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WORLD SERIES | NOTES

Matsui Remains Media-Friendly

October 23, 2003|Bill Shaikin | Times Staff Writer

MIAMI — After a long and rain-delayed game, as Hideki Matsui finished addressing a herd of American media and prepared to address an even larger herd of Japanese media, an ESPN camera crew asked the New York Yankee star for a favor that would have caused numerous athletes to snap and walk away. At 1 a.m. on Wednesday, the ESPN guys shoved a camera close to Matsui's face and directed him to say, "SportsCenter -- en vivo!"

Matsui shrugged and did his best to do the "SportsCenter -- live!" plug that mixed English and Spanish. Then the ESPN guys demanded that he repeat the phrase while pointing a finger at the camera, as if to say, "Coming at you!" He shrugged again and did as asked.

Matsui is regarded as the most popular athlete in Japan, and numerous Japanese media outlets chronicle his every move. Yankee publicist Rick Cerrone said 30 to 60 Japanese reporters showed up every day, even in spring training, with the number upward of 100 during the World Series.

The newspapers, magazines, radio and television stations are there only for Matsui. He graciously accommodates all with a news conference every day, a daily burden that would test the patience of even the most media-friendly American star.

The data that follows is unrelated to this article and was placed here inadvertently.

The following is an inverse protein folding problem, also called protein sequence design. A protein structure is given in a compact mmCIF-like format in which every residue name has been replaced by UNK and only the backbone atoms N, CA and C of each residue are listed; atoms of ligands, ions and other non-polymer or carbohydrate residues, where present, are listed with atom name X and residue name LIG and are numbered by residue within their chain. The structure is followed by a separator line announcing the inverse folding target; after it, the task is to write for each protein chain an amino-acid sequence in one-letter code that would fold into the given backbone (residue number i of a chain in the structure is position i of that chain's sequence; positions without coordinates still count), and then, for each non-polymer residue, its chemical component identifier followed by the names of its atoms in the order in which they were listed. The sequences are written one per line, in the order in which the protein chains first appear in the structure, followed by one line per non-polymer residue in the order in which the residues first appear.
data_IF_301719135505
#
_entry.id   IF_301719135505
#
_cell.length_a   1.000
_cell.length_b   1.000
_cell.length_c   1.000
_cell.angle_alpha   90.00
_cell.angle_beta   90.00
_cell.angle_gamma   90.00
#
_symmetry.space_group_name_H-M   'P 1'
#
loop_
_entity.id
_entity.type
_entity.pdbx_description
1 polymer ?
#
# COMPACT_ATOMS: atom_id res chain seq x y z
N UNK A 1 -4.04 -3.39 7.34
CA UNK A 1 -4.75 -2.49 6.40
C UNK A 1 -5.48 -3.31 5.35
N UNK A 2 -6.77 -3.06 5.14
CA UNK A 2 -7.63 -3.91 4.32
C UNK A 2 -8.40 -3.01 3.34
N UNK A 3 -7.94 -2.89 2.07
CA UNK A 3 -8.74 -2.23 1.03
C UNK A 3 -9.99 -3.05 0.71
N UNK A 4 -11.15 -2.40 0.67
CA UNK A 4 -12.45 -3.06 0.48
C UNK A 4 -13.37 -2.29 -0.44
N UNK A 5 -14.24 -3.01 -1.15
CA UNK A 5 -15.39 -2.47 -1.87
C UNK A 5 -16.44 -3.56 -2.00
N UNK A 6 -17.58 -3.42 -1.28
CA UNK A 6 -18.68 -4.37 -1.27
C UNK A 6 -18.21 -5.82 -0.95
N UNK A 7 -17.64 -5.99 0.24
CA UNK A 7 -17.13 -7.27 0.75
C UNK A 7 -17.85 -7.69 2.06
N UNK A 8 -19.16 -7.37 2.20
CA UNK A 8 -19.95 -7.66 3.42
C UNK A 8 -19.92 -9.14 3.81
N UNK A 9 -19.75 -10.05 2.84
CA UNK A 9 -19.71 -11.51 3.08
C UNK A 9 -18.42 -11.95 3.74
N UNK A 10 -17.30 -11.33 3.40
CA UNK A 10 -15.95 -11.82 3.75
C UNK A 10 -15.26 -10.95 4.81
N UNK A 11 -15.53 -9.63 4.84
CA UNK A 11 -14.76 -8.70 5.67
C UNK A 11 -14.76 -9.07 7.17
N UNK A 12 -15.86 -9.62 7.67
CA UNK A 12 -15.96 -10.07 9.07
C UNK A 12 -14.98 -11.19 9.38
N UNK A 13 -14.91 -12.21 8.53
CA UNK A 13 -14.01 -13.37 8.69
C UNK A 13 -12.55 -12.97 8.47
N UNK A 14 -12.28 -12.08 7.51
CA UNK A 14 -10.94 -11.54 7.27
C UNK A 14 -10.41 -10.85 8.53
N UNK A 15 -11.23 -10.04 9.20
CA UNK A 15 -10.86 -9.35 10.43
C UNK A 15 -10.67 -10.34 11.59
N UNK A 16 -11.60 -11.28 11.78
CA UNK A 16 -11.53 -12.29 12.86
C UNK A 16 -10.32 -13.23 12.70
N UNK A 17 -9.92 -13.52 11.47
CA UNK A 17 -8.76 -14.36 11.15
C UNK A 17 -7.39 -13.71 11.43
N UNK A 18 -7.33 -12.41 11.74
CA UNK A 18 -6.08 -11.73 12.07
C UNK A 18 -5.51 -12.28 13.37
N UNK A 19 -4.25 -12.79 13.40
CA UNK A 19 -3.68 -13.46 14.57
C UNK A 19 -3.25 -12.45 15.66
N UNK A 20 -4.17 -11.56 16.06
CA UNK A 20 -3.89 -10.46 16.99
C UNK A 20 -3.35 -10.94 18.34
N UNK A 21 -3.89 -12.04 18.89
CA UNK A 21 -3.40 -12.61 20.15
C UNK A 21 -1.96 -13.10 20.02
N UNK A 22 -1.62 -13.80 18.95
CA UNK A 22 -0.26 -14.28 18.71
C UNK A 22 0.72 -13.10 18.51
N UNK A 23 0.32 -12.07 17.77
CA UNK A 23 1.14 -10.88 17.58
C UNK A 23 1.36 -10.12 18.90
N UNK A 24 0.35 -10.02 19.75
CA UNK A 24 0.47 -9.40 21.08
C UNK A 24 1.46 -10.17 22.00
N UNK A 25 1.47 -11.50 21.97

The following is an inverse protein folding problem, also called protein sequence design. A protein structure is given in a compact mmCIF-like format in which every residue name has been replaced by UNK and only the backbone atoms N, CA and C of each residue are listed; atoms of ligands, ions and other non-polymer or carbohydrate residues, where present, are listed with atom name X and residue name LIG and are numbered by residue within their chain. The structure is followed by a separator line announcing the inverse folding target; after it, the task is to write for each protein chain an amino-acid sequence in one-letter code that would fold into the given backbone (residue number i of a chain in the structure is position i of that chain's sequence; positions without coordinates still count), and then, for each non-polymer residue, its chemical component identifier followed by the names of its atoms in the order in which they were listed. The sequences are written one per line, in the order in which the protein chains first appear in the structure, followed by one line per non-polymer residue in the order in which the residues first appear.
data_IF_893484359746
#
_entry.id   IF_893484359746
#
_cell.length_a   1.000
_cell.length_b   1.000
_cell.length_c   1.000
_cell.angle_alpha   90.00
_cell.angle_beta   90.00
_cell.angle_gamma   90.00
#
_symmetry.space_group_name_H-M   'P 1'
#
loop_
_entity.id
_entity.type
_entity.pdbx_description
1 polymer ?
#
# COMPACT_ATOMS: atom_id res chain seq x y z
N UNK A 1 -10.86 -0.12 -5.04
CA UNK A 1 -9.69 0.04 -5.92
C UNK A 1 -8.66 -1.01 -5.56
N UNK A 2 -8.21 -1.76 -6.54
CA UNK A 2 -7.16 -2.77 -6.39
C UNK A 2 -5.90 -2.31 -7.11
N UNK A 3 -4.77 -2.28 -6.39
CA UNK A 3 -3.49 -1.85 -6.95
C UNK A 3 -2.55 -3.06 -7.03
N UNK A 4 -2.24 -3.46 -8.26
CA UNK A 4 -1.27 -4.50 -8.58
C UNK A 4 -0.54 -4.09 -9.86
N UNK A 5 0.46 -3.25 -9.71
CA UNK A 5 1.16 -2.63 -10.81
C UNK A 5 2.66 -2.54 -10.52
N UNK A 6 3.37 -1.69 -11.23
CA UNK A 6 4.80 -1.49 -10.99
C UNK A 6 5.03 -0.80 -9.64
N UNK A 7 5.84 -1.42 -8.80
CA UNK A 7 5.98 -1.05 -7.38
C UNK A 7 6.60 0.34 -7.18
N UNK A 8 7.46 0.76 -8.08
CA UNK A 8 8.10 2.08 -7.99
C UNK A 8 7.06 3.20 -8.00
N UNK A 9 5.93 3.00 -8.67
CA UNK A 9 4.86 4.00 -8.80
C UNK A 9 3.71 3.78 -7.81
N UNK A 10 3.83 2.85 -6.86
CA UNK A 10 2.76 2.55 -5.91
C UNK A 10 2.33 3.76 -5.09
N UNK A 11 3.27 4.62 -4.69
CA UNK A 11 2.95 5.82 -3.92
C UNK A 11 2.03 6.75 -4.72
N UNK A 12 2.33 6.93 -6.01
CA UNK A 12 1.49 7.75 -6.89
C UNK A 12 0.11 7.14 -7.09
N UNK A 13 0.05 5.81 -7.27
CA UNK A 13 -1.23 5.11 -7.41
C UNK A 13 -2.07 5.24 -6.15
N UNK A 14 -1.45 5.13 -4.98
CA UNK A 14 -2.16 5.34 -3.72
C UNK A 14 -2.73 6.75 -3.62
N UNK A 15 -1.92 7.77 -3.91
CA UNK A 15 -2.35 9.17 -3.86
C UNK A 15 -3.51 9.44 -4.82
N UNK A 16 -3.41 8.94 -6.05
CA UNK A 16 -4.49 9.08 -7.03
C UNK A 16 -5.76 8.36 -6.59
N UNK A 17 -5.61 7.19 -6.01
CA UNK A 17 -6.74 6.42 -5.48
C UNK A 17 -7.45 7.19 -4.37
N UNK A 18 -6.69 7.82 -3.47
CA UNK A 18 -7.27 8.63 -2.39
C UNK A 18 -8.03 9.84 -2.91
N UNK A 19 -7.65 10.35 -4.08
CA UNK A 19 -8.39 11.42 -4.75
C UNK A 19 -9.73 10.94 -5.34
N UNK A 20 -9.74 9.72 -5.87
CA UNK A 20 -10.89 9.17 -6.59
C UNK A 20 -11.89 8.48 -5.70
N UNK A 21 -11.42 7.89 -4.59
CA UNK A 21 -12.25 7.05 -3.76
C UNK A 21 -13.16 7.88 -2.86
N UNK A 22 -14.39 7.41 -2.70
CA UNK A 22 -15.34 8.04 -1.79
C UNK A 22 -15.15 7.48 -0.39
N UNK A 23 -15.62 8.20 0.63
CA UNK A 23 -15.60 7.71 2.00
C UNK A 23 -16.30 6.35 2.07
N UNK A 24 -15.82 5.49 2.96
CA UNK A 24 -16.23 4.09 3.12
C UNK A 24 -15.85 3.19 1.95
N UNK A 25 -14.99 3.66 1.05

"I've always done that since I was in Japan," Matsui said through a translator. "I'm used to it. It's fine."

Said Yankee Manager Joe Torre: "He's just very low-maintenance.

The Yankees are among several teams, including the Angels and Dodgers, believed to be interested in Japanese free-agent shortstop Kazuo Matsui (no relation). New York General Manager Brian Cashman suggested Hideki Matsui's smooth transition to the Yankees this season could help the club attract other Japanese stars.

"Hopefully, his experience here -- that we've gotten to the World Series and the way we handle our business -- will play well enough in Japan that it will attract people to us," Cashman said. "We want to see the Yankee brand everywhere, whether it's increasing our fan base or increasing our opportunity to acquire players."

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Although Roger Clemens said Tuesday that he is "dead serious" about retiring, save for a possible stint with the U.S. Olympic team next summer, Cashman said he is "not so convinced" that Clemens will not return to the major leagues.

If Clemens were to come back, perhaps for the stretch drive next summer or for the 2005 season, Cashman said he did not buy persistent speculation that Clemens would return with the Houston Astros or Texas Rangers so he could pitch in his home state for the first time.

"I really think he liked the Yankee life," Cashman said. "I feel confident in saying, now that he's pitched here, I just don't feel he'll pitch anywhere else."

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Despite a 39-minute rain delay in the fifth inning, the Yankees' 6-1 victory in Game 3 Tuesday night got a respectable 12.5 national Nielsen rating with a 21 share. That translates to 18.9 million viewers. The 12.5/21 overall average represents a 16% increase over the 10.8/18 for last year's Game 3 between the Angels and San Francisco. But last year's Series was the lowest-rated ever, finishing with an average of 11.9/20.

Staff writer Larry Stewart contributed to this report.

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